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    Naturevolume 42page172 (1890) | Download Citation

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    MR. SPIERS does not profess to give in this little book a full account of any one of the subjects with which he deals. His aim has been “to awaken or to stimulate a love for Nature in the minds of some who may not as yet have suspected what wondrous and ever-varying beauty lies everywhere about us, in ditch and pond, in rock and stone, in river and sea, on earth and in the skies.” With this end in view, he describes, in a series of short sketches, various phenomena which he himself has had opportunities of observing; and he does his work so well that to a good many readers his book may be of considerable service. There is nothing new or brilliant in Mr. Spiers's descriptions; but they are fresh and clear, and display not only a genuine love for Nature, but a capacity for appreciating the scientific significance of many different orders of facts. Besides other essays, the volume includes papers on seaweeds, rambles in Cornwall, a visit to the Channel Tunnel, St. Hilda's snake-stones, tiny rock-builders, and an evening at the microscope.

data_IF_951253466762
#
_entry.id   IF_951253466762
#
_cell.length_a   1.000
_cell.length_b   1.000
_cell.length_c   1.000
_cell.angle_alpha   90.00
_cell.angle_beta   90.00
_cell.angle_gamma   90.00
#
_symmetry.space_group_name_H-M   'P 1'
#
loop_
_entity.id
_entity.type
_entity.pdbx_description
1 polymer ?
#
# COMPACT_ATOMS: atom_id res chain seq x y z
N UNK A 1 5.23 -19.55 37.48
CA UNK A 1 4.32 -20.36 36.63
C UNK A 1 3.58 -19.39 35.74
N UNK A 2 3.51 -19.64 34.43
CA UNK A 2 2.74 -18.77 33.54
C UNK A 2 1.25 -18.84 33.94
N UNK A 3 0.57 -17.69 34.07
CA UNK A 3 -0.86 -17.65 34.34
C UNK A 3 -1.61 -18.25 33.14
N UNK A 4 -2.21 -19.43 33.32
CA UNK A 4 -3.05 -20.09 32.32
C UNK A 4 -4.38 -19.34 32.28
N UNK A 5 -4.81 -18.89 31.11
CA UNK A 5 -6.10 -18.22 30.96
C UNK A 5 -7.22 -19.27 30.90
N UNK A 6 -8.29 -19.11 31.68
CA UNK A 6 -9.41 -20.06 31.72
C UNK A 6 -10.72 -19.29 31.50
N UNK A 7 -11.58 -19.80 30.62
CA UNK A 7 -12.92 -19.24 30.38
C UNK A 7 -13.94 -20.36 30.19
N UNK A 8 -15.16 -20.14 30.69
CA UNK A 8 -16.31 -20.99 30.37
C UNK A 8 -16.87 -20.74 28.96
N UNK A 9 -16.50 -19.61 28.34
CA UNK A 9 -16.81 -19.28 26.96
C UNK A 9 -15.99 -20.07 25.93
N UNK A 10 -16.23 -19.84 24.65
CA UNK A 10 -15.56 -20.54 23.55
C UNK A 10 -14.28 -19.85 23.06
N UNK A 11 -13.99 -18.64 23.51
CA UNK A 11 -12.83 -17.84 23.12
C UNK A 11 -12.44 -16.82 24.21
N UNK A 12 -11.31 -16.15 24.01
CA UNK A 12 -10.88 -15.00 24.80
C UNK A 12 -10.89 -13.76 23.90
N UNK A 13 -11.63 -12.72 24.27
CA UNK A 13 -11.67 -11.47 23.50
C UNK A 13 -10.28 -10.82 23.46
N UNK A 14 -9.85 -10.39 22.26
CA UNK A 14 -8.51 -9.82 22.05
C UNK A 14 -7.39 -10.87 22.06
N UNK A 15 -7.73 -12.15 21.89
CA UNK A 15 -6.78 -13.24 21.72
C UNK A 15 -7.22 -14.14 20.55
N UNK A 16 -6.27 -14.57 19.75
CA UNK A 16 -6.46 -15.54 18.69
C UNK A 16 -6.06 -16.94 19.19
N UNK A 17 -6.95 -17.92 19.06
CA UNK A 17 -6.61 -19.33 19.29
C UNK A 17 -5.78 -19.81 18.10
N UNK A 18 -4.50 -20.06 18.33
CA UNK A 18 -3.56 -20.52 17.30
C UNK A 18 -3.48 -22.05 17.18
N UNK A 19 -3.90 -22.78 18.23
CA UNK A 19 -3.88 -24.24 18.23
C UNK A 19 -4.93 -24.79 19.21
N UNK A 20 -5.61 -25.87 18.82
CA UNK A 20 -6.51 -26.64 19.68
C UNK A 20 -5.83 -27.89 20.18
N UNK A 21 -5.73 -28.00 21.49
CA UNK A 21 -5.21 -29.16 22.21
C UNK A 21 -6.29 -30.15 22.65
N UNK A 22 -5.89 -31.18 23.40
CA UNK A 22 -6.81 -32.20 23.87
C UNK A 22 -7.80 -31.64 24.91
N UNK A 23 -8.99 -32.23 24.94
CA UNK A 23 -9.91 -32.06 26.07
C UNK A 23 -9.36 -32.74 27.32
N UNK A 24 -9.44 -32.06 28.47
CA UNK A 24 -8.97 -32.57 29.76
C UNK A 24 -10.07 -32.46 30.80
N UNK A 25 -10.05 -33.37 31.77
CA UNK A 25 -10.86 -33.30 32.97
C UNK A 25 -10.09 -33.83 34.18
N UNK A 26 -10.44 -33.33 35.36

Rambles and Reveries of a Naturalist.

    By the Rev. William Spiers, &c. (London: Charles H. Kelly, 1890.)

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    https://doi.org/10.1038/042172a0

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